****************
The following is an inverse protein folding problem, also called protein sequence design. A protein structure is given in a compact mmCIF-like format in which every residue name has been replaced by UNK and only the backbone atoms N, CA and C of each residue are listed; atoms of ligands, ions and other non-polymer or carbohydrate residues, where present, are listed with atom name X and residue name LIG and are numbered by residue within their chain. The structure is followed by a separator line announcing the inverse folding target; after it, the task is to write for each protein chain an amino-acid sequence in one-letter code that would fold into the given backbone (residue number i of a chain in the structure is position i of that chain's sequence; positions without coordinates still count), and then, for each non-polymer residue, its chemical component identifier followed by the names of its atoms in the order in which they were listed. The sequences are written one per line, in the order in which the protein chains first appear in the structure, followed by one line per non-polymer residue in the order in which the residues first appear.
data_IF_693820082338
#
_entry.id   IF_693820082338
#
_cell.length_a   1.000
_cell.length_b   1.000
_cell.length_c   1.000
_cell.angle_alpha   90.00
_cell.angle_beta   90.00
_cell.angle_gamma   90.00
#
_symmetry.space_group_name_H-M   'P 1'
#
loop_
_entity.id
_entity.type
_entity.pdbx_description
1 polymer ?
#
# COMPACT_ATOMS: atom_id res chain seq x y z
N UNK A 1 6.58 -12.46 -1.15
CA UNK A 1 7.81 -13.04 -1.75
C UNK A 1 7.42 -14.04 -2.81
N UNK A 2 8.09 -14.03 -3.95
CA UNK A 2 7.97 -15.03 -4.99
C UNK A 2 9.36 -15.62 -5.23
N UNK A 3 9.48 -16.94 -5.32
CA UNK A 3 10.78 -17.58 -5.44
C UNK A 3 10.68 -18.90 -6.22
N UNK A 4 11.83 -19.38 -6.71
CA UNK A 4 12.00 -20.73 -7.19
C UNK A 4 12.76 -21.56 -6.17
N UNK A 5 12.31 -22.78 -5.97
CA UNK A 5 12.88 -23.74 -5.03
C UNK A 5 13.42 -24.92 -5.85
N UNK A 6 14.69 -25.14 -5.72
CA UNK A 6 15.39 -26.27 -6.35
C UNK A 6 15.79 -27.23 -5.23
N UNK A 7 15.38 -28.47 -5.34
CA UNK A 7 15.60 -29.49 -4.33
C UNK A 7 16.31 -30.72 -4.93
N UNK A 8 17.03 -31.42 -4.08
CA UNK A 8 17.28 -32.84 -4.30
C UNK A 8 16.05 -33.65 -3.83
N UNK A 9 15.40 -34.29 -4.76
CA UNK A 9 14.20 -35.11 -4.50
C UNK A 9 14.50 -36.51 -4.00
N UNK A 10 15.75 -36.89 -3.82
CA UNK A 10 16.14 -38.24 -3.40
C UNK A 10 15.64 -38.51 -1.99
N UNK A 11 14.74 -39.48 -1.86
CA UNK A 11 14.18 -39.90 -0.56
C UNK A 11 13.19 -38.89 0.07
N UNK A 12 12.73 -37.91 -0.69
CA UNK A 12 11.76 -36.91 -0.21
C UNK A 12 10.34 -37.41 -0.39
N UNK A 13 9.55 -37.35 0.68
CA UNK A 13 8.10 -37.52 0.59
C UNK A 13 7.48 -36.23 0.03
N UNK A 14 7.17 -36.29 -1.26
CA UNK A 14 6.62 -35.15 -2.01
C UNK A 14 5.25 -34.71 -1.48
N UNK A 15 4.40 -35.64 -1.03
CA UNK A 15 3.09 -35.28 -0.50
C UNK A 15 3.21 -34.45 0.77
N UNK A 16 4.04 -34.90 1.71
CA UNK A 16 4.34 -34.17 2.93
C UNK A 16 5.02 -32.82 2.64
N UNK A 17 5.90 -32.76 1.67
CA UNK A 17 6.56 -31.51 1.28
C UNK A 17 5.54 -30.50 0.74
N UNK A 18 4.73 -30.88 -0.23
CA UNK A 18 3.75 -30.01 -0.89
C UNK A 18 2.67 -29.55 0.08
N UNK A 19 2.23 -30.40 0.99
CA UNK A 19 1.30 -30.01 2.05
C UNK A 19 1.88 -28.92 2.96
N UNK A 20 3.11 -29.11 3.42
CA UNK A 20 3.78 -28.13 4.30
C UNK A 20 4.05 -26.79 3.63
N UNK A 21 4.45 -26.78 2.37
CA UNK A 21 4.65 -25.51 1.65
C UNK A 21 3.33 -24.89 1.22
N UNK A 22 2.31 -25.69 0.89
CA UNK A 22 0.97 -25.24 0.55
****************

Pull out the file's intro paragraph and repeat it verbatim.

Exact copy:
The following is an inverse protein folding problem, also called protein sequence design. A protein structure is given in a compact mmCIF-like format in which every residue name has been replaced by UNK and only the backbone atoms N, CA and C of each residue are listed; atoms of ligands, ions and other non-polymer or carbohydrate residues, where present, are listed with atom name X and residue name LIG and are numbered by residue within their chain. The structure is followed by a separator line announcing the inverse folding target; after it, the task is to write for each protein chain an amino-acid sequence in one-letter code that would fold into the given backbone (residue number i of a chain in the structure is position i of that chain's sequence; positions without coordinates still count), and then, for each non-polymer residue, its chemical component identifier followed by the names of its atoms in the order in which they were listed. The sequences are written one per line, in the order in which the protein chains first appear in the structure, followed by one line per non-polymer residue in the order in which the residues first appear.